On “therapeutic abortion”

In this ruling, the Court seems to give a signal toward a positive obligation for the States to afford “therapeutic abortion” to secure the physical integrity of mothers. The Court recalled, as it founded in A., B., and C. v. Ireland (§ 216), that “prohibition of the termination of pregnancies sought for reasons of health and /or well-being amounted to an interference with the applicants’ right to respect for their private lives.” (§ 188)

The Court goes on précising that the legitimacy of this interference must be assessed against the States “positive obligation to secure to its citizens their right to effective respect for their physical and psychological integrity” and in particular, “in case of a therapeutic abortion – be also assessed against the positive obligations of the State to secure the physical integrity of mothers to be.” (§ 189)

More generally on abortion, the Court confirmed that States are free, in regard to the European Convention, not to allow abortion.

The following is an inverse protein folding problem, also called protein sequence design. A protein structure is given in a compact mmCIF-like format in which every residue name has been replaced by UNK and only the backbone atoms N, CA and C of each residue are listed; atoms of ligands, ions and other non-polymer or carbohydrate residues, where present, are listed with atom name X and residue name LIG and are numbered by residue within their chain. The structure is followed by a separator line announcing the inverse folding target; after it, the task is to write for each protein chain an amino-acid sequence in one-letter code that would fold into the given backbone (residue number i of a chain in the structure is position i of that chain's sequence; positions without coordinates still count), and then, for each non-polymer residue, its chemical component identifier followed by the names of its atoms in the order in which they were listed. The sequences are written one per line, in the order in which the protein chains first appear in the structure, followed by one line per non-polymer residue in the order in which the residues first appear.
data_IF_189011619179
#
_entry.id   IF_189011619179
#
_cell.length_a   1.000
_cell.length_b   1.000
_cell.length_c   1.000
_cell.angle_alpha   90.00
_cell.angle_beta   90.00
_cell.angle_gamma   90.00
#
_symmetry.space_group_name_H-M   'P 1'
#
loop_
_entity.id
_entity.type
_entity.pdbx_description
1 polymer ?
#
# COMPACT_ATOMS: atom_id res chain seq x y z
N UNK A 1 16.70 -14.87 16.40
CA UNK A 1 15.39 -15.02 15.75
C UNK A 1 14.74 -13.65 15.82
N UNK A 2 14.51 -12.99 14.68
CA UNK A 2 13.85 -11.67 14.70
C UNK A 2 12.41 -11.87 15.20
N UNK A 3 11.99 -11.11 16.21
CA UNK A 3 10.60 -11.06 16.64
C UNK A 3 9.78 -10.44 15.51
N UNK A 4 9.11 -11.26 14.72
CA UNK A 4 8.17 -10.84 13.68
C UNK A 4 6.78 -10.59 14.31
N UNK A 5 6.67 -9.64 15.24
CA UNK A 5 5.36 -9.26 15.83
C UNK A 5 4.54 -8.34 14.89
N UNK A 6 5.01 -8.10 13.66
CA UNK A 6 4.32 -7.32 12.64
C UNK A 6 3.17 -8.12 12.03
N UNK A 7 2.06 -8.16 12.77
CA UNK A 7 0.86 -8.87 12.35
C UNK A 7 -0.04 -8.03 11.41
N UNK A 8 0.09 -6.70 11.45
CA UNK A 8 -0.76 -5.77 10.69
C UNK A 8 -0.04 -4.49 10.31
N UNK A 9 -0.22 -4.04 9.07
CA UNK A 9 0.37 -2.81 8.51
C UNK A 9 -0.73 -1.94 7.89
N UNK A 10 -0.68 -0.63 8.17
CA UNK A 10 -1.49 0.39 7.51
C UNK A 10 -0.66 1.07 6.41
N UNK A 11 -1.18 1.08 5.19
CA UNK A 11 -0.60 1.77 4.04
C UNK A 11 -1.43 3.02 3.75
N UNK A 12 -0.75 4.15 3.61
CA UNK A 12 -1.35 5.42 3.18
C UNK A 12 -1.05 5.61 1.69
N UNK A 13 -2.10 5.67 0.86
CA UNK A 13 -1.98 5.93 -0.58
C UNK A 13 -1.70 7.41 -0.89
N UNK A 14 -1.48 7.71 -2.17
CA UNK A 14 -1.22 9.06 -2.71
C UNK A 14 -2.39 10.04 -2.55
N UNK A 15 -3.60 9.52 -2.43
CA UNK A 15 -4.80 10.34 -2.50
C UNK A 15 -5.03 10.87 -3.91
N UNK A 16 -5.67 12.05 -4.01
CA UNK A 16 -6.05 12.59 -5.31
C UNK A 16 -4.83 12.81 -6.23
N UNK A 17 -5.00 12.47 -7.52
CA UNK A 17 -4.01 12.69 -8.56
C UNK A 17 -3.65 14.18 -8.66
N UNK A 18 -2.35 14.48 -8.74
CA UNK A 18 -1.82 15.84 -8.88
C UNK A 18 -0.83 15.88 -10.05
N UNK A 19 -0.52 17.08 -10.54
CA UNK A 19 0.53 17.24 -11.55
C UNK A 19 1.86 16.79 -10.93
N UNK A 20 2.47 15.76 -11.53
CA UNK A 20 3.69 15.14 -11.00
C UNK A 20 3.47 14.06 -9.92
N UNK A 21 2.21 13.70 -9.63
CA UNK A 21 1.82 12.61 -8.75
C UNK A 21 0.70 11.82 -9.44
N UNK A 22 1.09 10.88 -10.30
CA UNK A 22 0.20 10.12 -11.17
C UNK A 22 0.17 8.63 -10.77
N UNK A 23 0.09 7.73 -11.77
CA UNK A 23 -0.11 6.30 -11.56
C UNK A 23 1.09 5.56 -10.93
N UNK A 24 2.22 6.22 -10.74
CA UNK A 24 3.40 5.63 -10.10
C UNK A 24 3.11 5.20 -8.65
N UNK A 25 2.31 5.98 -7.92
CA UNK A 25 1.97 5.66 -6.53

On the right to conscientious objection for health professionals

One of the aims of this application was to break the right to conscientious objection. The 2010 McCafferty resolution of the Parliamentary Assembly of the Council of Europe (PACE), which initially was aimed at limiting the conscientious freedom of medical practitioners, was synchronized with this case and the still pending one Z v. Poland.
Thankfully, this resolution has been fully amended and finally ended up promoting the right to conscientious objection. We can question the Court why it chose not to quote this recent and important resolution whereas all pro-abortion resolutions and soft law texts are quoted.

Whatever, on this issue, the pro-abortion lobbies didn’t achieve their ends to abolish the right to conscientious objection. The Court, in fine, asserts the right of “health professionals in the professional context” to an “effective exercise of the freedom of conscience”. In addition, the Court makes clear that the obligation to ensure patients’ access “to services to which they are entitled under the applicable legislation” belongs to the State, not to the health professionals.